1. Bring the sextant to your eye and move the index arm of the sextant until you see two suns—on reflected on the liquid and a double reflected image on the mirrors.  

 2. Line the two suns up by continuing to move the index arm. Now the angle that you read out from the sextant is then exactly twice that of the sun's altitude.

When you enter the sextant angle into StarStruck Navigation, it will take care of halving it for you. The height of eye is set to zero so there is no dip correction.

Control Buttons

Here are the main control buttons.

Set user preferences. Use this button when you want to enable the device to be used as altitude measuring equipment. If not then you will be asked to enter the sextant measurement manually. You also use the configure button when you want to clear the star sights stored in memory and start all over again for a new estimated position.

Start to record a star sight. The same function can be activated by pressing on the volume control buttons, or the track ball if your phone has one. Every recorded star sight will be saved in memory. You will need to record at least two star sights before you can get a fix on your location. The more star sights you record, the more accurate the calculation will be.

 Calculate your most likely position based on at least two or more recorded star sighting. You would use this button after you have already recorded two or more star sightings.

 Show the map of all visible stars as seen from the most likely location of your phone or from a manually entered location  . You can change the star map location setting using the star map menu (Starmap screen > Menu > SetLocation). By default star map uses the current time on your phone but you can also change it to another time that you prefer (Starmap screen > Menu > SetTime). To see the listing of all the stars's altitude, azimuth, GHA, declination you can use the star map menu (Starmap screen > Menu > Display Star Data).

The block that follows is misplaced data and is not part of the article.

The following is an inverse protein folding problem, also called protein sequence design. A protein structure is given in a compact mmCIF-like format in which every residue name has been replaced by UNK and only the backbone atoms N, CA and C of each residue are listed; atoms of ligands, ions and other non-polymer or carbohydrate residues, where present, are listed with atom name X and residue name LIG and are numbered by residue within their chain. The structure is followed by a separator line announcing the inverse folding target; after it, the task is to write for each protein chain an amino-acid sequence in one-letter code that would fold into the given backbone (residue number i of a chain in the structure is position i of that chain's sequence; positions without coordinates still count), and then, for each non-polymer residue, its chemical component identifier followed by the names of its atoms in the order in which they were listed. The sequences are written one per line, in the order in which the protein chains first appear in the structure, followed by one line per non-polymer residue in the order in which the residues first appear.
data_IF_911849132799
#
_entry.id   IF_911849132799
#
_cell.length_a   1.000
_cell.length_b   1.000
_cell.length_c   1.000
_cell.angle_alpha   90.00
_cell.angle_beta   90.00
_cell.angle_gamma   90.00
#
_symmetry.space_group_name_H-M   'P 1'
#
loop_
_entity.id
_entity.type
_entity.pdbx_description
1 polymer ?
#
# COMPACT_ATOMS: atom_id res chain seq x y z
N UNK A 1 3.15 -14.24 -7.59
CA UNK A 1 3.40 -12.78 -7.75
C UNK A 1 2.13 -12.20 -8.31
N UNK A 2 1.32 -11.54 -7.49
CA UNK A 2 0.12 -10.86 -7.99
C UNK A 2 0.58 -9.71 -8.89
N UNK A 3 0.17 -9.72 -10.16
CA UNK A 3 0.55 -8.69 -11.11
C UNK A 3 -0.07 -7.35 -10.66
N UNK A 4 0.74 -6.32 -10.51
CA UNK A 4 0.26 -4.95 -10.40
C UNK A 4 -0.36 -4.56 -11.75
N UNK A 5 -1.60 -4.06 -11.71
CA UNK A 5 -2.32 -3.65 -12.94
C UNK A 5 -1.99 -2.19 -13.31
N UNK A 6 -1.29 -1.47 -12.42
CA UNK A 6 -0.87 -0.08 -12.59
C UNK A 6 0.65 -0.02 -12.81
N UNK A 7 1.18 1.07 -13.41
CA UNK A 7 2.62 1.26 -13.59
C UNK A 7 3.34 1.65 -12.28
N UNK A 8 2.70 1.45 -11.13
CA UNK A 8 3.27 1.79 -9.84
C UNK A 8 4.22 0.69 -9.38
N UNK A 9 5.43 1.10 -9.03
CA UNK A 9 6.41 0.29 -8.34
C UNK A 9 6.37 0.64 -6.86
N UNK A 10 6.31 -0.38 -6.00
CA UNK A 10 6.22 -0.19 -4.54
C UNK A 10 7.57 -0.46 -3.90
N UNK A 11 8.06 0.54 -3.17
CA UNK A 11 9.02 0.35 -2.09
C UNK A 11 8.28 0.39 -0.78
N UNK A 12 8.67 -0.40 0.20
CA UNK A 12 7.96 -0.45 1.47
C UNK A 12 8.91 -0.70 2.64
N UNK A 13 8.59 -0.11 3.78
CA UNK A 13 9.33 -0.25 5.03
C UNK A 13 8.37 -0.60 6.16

Note: if you are using the integrated sensor as a sextant then it is assumed that you are aiming for the center of the observed body. Therefore, the limb setting will always be set to "NO LIMB ".

 

Default Settings

User Preference:

 

Setting Default
Enable Device Sensor as Sextant Input ENABLED
Starmap AP (used assumed position for starmap) DISABLED
Starmap CCW Azimuth ENABLED
Local GMT Offset AutoDetect

 Note 1: By default, StarStruck displays the starmap with the star's azimuth increasing clockwise. Some users may prefer the stars to be displayed counter clockwise instead.

Note 2: By default, StarStruck will try to detect your GMT offset automatically based on the phone information. Some user from region of the world where the GMT offset is fractional had asked for a manual GMT offset setting to override the auto detect setting. You can overwrite 'AutoDetect' GMT setting with your own local GMT offset like this, e.g. +5 or +1.5 or -4, etc.